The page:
Showing posts from December, 2012

Salad Days: A Winter's Airing

As a first time winter salad grower, I'm learning not only is good protection needed, a good airing of everything from time to time is also a wise move. I'd spotted a touch of mould on the compost under the coldframes, so I decided to give everything a good airing last Friday to prevent further problems. It was a lovely dry, mild day amongst all the rainy ones we've had recently and it perked my salad up no end.

As you can see, the potted lettuce 'Amaze' is coming along rather well under its cloche on the patio. A picking from a couple of these, plus some mustard, mizuna, fennel, chervil and pea shoots gave us a fine Christmas salad. Indoor sowings start in earnest in the New Year to supplement my under cover crops.

NB I'm continuing with the 52 Week Salad Challenge into next year. Whilst I've managed to grow and blog something 'salady' for every week in 2012, it wasn't until March that I managed to grow a complete serving of salad for NAH and …

Postcard from Christmas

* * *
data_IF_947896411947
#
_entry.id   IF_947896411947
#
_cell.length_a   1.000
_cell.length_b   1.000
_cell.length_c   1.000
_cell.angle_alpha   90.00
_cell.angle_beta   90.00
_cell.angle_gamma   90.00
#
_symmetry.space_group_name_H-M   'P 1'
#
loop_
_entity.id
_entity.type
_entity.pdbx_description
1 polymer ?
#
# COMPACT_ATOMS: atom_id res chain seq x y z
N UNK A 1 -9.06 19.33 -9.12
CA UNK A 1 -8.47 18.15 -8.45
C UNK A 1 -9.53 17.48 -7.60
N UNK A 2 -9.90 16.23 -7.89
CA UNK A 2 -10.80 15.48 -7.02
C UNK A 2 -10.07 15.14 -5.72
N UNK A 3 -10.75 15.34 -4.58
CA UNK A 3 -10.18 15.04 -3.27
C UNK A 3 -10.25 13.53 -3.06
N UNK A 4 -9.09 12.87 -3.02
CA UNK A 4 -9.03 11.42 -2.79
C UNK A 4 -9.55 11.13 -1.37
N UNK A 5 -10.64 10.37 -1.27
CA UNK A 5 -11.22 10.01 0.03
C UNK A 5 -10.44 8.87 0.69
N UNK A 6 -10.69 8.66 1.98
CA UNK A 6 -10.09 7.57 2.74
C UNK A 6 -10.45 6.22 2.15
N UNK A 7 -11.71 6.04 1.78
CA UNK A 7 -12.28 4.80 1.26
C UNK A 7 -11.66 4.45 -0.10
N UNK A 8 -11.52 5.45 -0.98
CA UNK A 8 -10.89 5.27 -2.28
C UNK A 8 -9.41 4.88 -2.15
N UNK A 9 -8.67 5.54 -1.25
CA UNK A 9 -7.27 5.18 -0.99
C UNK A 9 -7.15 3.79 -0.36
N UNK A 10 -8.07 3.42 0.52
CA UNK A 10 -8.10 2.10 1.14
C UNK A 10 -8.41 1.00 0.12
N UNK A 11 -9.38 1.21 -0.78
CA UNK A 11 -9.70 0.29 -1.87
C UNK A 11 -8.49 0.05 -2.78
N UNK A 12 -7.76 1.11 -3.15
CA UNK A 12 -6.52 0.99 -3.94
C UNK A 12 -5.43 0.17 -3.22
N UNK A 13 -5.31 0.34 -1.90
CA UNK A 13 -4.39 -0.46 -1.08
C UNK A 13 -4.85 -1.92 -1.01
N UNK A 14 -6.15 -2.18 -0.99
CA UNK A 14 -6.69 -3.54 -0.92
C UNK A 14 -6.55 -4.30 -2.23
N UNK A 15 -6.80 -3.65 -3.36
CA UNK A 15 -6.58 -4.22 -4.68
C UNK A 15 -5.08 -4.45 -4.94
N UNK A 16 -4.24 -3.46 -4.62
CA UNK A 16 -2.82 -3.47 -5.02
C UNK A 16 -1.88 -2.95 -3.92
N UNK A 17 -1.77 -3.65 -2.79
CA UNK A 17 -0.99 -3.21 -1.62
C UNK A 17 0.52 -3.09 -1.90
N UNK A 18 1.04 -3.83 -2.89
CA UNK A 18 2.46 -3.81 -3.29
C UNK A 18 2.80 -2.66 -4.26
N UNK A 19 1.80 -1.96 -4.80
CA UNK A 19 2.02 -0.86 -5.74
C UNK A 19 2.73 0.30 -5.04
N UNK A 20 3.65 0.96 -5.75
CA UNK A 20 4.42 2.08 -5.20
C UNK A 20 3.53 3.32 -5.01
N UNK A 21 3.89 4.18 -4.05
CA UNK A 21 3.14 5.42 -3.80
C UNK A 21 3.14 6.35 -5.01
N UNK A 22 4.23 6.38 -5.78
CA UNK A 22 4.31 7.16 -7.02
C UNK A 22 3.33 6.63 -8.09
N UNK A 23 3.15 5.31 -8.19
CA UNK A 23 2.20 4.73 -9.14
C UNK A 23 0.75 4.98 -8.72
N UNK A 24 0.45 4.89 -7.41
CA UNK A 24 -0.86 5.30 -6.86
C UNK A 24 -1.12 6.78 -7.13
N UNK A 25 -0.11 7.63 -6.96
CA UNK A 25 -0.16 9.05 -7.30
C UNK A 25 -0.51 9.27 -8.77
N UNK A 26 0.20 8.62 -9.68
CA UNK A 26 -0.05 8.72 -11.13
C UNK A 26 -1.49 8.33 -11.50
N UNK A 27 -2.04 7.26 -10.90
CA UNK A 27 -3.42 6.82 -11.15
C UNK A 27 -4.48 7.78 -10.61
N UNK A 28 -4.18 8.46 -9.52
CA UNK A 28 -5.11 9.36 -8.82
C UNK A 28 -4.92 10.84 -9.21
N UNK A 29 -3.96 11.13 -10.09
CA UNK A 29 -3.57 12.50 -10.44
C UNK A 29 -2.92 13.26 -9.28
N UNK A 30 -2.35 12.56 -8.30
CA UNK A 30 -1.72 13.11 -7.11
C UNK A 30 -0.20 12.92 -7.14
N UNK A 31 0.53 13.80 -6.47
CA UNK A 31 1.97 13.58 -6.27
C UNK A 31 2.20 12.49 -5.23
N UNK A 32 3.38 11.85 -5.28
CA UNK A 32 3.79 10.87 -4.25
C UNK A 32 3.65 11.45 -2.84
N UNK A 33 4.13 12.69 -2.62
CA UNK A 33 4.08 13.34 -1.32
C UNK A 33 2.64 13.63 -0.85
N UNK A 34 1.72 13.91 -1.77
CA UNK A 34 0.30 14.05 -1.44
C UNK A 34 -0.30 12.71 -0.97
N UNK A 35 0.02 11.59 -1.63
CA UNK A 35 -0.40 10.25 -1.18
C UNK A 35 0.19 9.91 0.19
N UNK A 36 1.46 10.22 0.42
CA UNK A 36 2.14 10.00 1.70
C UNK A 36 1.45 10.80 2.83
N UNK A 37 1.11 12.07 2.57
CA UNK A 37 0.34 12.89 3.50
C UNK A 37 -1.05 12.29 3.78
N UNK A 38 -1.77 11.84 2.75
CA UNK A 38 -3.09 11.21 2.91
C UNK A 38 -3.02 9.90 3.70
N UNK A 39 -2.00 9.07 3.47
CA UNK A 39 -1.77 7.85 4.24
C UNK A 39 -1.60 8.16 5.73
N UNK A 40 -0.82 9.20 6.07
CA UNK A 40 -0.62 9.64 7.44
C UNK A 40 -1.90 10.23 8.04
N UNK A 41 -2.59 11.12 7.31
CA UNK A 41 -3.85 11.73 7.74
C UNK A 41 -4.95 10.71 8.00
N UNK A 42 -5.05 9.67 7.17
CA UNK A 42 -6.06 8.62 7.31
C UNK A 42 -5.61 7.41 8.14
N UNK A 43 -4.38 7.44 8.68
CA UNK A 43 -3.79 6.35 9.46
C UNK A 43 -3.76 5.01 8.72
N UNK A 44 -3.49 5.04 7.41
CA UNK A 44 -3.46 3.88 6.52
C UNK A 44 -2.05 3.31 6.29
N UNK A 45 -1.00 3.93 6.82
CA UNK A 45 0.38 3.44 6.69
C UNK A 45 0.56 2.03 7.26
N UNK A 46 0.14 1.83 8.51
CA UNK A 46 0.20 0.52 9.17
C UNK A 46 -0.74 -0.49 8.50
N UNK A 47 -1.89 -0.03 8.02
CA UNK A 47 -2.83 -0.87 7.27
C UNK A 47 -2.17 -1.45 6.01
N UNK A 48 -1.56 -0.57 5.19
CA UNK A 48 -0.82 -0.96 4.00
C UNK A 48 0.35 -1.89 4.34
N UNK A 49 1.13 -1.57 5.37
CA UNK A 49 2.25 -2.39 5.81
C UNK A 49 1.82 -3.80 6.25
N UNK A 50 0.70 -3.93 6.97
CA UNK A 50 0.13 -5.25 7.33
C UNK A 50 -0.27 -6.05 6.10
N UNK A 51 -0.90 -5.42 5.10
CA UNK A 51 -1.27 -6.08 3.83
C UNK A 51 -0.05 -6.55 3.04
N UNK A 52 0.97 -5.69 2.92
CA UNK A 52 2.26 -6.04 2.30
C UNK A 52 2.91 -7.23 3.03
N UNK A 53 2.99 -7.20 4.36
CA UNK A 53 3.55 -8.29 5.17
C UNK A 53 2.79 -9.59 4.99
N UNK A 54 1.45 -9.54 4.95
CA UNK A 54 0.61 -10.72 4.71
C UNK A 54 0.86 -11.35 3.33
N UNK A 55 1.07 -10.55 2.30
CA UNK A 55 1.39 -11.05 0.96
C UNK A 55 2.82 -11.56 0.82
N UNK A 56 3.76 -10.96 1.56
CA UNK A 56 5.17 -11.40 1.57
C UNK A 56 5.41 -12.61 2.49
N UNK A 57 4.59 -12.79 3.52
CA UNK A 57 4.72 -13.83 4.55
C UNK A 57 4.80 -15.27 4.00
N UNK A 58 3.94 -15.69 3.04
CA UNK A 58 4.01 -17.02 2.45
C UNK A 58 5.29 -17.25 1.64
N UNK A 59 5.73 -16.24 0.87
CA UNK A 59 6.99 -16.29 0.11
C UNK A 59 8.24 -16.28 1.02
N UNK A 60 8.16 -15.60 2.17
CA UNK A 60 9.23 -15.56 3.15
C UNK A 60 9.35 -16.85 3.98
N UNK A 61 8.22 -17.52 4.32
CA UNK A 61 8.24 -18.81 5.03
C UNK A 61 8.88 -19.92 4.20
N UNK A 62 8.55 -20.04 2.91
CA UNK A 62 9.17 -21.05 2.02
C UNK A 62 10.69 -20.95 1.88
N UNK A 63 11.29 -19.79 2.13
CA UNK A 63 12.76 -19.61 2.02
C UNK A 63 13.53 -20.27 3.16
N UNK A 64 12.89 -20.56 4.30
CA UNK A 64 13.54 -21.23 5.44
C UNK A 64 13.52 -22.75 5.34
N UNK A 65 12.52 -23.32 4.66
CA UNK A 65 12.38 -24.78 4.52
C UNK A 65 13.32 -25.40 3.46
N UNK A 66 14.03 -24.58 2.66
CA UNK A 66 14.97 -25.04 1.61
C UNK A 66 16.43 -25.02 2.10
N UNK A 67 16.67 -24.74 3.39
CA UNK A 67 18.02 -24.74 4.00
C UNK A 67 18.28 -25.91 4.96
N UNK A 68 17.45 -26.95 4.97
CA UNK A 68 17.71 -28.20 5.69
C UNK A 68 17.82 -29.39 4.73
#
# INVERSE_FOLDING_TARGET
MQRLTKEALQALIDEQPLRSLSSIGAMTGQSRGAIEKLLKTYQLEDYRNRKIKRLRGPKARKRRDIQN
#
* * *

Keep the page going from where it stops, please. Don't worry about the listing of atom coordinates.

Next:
Seasons Greetings to all Veg Plotting readers. Thank you for your kindness, comments and friendship during 2012. Warmest wishes to you and yours and here's to a cracking 2013!

Veg Plotting will return briefly for Salad Days next Friday (28th), then there'll be a further break until the New Year.

A Salad By Any Other Name

It's been great to have so many Salad Challenge and #saladchat participants from across the globe this year :)

Therefore, I've had this post on my 'To Do' list for a while as I've found sometimes we don't speak the same language. For example, I've been contributing to Niki's next book and quite often had to look up Canadian/USA names to make sure she understood which crops I was talking about.

So here's a handy guide to the naming of salad leaves. You may have something to add, so do pitch in with your comments below.